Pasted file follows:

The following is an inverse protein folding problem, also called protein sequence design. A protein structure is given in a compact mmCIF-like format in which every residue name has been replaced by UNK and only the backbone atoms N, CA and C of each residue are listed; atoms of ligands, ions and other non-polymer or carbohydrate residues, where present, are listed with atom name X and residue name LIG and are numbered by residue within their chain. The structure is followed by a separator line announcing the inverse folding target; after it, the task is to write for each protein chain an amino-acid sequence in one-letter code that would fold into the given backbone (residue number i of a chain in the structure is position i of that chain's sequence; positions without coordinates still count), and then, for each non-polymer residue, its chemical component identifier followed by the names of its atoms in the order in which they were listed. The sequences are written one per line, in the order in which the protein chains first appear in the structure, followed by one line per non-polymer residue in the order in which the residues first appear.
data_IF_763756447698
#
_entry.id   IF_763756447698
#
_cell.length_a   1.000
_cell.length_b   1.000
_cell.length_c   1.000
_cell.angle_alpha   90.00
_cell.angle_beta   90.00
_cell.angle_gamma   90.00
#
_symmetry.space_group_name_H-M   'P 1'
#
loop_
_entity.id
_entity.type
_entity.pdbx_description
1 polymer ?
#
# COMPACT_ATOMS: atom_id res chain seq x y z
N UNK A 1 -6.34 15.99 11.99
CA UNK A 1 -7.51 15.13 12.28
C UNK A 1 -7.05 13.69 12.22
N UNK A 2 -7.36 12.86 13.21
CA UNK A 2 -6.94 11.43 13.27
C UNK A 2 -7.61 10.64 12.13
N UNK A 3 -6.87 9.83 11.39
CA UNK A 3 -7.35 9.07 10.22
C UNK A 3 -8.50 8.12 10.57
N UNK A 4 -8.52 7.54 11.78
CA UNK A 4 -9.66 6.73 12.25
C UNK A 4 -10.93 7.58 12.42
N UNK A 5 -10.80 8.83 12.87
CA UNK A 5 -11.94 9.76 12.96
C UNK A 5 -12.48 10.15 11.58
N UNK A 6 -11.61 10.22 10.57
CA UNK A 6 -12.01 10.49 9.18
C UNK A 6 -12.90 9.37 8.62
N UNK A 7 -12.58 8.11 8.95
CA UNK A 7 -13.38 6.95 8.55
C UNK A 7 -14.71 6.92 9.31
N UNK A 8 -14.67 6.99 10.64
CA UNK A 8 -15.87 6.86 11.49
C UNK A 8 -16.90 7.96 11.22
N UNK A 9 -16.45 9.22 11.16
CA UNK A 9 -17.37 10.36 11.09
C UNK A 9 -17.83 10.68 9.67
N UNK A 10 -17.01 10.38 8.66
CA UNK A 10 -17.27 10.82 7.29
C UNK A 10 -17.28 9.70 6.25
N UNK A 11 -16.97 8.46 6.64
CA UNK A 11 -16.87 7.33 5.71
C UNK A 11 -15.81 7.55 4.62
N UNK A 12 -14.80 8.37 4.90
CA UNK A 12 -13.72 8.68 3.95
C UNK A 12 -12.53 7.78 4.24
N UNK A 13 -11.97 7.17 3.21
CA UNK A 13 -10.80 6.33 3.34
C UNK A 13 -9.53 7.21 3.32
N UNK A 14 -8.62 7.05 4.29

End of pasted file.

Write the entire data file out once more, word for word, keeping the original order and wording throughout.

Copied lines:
The following is an inverse protein folding problem, also called protein sequence design. A protein structure is given in a compact mmCIF-like format in which every residue name has been replaced by UNK and only the backbone atoms N, CA and C of each residue are listed; atoms of ligands, ions and other non-polymer or carbohydrate residues, where present, are listed with atom name X and residue name LIG and are numbered by residue within their chain. The structure is followed by a separator line announcing the inverse folding target; after it, the task is to write for each protein chain an amino-acid sequence in one-letter code that would fold into the given backbone (residue number i of a chain in the structure is position i of that chain's sequence; positions without coordinates still count), and then, for each non-polymer residue, its chemical component identifier followed by the names of its atoms in the order in which they were listed. The sequences are written one per line, in the order in which the protein chains first appear in the structure, followed by one line per non-polymer residue in the order in which the residues first appear.
data_IF_763756447698
#
_entry.id   IF_763756447698
#
_cell.length_a   1.000
_cell.length_b   1.000
_cell.length_c   1.000
_cell.angle_alpha   90.00
_cell.angle_beta   90.00
_cell.angle_gamma   90.00
#
_symmetry.space_group_name_H-M   'P 1'
#
loop_
_entity.id
_entity.type
_entity.pdbx_description
1 polymer ?
#
# COMPACT_ATOMS: atom_id res chain seq x y z
N UNK A 1 -6.34 15.99 11.99
CA UNK A 1 -7.51 15.13 12.28
C UNK A 1 -7.05 13.69 12.22
N UNK A 2 -7.36 12.86 13.21
CA UNK A 2 -6.94 11.43 13.27
C UNK A 2 -7.61 10.64 12.13
N UNK A 3 -6.87 9.83 11.39
CA UNK A 3 -7.35 9.07 10.22
C UNK A 3 -8.50 8.12 10.57
N UNK A 4 -8.52 7.54 11.78
CA UNK A 4 -9.66 6.73 12.25
C UNK A 4 -10.93 7.58 12.42
N UNK A 5 -10.80 8.83 12.87
CA UNK A 5 -11.94 9.76 12.96
C UNK A 5 -12.48 10.15 11.58
N UNK A 6 -11.61 10.22 10.57
CA UNK A 6 -12.01 10.49 9.18
C UNK A 6 -12.90 9.37 8.62
N UNK A 7 -12.58 8.11 8.95
CA UNK A 7 -13.38 6.95 8.55
C UNK A 7 -14.71 6.92 9.31
N UNK A 8 -14.67 6.99 10.64
CA UNK A 8 -15.87 6.86 11.49
C UNK A 8 -16.90 7.96 11.22
N UNK A 9 -16.45 9.22 11.16
CA UNK A 9 -17.37 10.36 11.09
C UNK A 9 -17.83 10.68 9.67
N UNK A 10 -17.01 10.38 8.66
CA UNK A 10 -17.27 10.82 7.29
C UNK A 10 -17.28 9.70 6.25
N UNK A 11 -16.97 8.46 6.64
CA UNK A 11 -16.87 7.33 5.71
C UNK A 11 -15.81 7.55 4.62
N UNK A 12 -14.80 8.37 4.90
CA UNK A 12 -13.72 8.68 3.95
C UNK A 12 -12.53 7.78 4.24
N UNK A 13 -11.97 7.17 3.21
CA UNK A 13 -10.80 6.33 3.34
C UNK A 13 -9.53 7.21 3.32
N UNK A 14 -8.62 7.05 4.29